# Category: Algebra I

# Engaging students: Finding the domain and range of a function

In my capstone class for future secondary math teachers, I ask my students to come up with ideas for *engaging* their students with different topics in the secondary mathematics curriculum. In other words, the point of the assignment was not to devise a full-blown lesson plan on this topic. Instead, I asked my students to think about three different ways of getting their students interested in the topic in the first place.

I plan to share some of the best of these ideas on this blog (after asking my students’ permission, of course).

This student submission comes from my former student Sydney Araujo. Her topic, from Precalculus: finding the domain and range of a function.

**How can this topic be used in your students’ future courses in mathematics or science?**

Expanding on finding the domain, this topic is frequently seen in calculus classes. Students need to understand the domain to understand and find limits of functions. Continuity directly expands on domain & range and how it works. We also see domain and range when students are exploring projectile motion. This makes since because when we think about projectile motion, we think about parabolas. With projectile motion there is a definite start, end, and peak height of the projectile. So we can use the domain to show how far the projectile travels and the range to show how high it travels. Looking even further ahead when students start to explore different functions and sets, they start to learn about a codomain and comparing it to the range which is a very valuable concept when you start to learn about injective, surjective, and bijective functions.

**How can technology (YouTube, Khan Academy [khanacademy.org], Vi Hart, Geometers Sketchpad, graphing calculators, etc.) be used to effectively engage students with this topic?**

Desmos is a great website for students to use when exploring domain and ranges. Desmos has premade inquiry-based lessons for students to explore different topics. Teachers also have the option of creating their own lessons and visuals for their students to interact with. Desmos can also animate functions by showing how they change with a sliding bar or actually animate and show it move. This would be a great tool to use for students to visually understand domain and ranges as well as how they are affected when asymptotes and holes appear. This would also be great for ELLs because instead of focusing on just math vocabulary, they can actually visually see how it connects to the graph and the equation. For example, https://www.desmos.com/calculator/vz4fjtugk9, this ready-made desmos activity actually shows how restricting the domain and range effects the graph and what parts of the graph are actually included with the given domain and range.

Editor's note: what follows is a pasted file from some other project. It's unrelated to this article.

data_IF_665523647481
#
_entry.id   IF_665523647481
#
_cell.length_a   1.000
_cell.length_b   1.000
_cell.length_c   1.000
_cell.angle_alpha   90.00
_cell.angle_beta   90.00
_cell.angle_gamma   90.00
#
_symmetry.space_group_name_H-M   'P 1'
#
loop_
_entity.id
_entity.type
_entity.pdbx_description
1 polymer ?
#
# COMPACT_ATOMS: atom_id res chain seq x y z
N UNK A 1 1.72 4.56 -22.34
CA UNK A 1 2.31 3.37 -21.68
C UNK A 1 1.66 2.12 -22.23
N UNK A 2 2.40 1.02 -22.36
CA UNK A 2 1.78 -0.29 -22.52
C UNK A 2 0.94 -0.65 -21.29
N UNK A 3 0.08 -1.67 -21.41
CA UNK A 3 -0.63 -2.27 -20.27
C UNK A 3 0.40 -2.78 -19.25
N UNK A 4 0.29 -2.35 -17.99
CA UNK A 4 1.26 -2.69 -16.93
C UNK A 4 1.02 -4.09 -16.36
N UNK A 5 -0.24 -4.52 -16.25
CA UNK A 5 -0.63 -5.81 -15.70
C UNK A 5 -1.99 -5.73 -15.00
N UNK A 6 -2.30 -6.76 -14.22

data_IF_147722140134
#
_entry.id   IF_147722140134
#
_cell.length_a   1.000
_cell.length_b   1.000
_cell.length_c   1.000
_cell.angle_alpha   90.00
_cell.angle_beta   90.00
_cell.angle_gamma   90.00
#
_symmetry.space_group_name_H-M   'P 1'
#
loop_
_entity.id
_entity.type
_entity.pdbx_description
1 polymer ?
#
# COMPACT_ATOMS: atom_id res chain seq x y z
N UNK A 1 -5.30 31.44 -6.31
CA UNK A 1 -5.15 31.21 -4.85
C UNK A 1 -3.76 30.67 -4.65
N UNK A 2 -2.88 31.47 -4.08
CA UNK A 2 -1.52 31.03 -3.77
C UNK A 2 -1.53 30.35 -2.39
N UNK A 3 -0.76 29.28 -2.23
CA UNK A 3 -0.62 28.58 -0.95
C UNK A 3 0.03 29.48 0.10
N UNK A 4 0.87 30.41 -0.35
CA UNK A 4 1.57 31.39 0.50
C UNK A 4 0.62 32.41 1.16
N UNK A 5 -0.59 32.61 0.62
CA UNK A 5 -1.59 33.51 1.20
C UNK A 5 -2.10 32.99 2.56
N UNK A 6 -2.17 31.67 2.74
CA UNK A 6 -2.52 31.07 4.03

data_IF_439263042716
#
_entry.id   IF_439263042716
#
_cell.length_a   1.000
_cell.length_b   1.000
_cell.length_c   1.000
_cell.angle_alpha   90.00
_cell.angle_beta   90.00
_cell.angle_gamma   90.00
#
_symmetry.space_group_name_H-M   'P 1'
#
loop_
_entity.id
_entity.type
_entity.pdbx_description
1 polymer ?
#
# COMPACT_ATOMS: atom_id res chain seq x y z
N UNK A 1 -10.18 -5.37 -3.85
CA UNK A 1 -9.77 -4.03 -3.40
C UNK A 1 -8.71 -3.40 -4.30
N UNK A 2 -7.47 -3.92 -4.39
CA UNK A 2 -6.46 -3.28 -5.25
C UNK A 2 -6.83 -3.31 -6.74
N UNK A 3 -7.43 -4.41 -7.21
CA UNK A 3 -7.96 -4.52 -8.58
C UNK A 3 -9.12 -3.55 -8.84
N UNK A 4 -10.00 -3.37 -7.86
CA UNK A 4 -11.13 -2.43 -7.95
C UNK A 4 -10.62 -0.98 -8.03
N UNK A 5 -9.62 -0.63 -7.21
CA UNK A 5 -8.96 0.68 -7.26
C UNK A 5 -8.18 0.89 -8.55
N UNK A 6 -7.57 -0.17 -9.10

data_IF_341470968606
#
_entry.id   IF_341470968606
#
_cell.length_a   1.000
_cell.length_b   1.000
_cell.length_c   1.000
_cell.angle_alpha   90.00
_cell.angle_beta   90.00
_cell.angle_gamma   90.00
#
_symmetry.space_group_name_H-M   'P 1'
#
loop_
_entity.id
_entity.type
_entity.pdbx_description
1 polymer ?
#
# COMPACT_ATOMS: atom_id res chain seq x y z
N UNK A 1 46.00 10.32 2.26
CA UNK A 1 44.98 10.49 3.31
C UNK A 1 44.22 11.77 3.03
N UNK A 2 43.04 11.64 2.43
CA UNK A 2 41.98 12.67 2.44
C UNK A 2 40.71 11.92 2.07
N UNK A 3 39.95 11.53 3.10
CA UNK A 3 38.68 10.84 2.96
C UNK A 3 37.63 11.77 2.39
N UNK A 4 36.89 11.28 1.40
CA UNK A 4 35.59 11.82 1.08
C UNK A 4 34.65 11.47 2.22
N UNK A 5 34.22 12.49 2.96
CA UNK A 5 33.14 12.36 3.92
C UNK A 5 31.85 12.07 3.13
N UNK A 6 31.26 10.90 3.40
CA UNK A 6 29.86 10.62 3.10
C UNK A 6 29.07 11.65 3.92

**How has this topic appeared in pop culture (movies, TV, current music, video games, etc.)?**

Like I discussed earlier, domain and range is directly used in calculus. In the movie Stand and Deliver, they directly discuss the domain and range of functions. The movie Stand and Deliver is about a Los Angeles high school teacher, Jaime Escalante, who takes on a troublesome group of students in a not great neighborhood and teaches them math. He gets to the point where he wants to teach them calculus so they can take the advanced placement test. If they pass the advanced placement test then they get college credit which would motivate them to actually go to college and make a better life for themselves. However through great teaching and intensive studying, the students as a whole ace the exam but because of their backgrounds they are accused of cheating and must retake the exam. There is a few scenes, but one in particular where the students are finally understanding key concepts in calculus and Mr. Escalante is having them all say the domain of the function repeatedly.

# Engaging students: Multiplying binomials

In my capstone class for future secondary math teachers, I ask my students to come up with ideas for *engaging* their students with different topics in the secondary mathematics curriculum. In other words, the point of the assignment was not to devise a full-blown lesson plan on this topic. Instead, I asked my students to think about three different ways of getting their students interested in the topic in the first place.

I plan to share some of the best of these ideas on this blog (after asking my students’ permission, of course).

This student submission again comes from my former student Emma White. Her topic, from Algebra: multiplying binomials.

**How could you as a teacher create an activity or project that involves your topic?**

When it comes to multiplying binomials, there are various activities that can make this topic interesting and fun. Furthermore, I believe this activity will make the topic of multiplying binomials stick in the students’ heads. For those reading, note that when I refer to FOIL, this is a method that lets you multiply two binomials in a particular order. It stands for: First, Outer, Inner, and Last (for more information on this concept, “Multiplying Binomials by the FOIL Method” by Professor Dave Explains on YouTube does a wonderful job of explaining the concept. The link is down below and skip to time stamp 1:00 for binomials). One resource that makes multiplying binomials more tangible is “FOIL Bingo”. In the resource provided below, a teacher took the time to create various bingo cards with two binomials in each square. The students would have to solve the binomials and when the teacher calls out the product of the binomials, the students would cover that spot and so forth. It is like regular bingo where you want to get a certain amount in a row, blackout the card, get a certain design, etc. The choice is up to the teacher. Another way to do this game (if you’re wanting to conserve time), if give the students a bingo sheet for homework the day before or even as an entry ticket the day of. Then the student could solve the binomials prior to playing the game and will have the answers in front of them instead of having to wait for each student to solve the problem during the game. This could eliminate the risk of going too slow and having students get bored or going too fast and having those who need more time to solve left behind. Lastly, the layout provided in Excel can be altered. Therefore, you could change the values if you wanted to do this activity with your class more than once.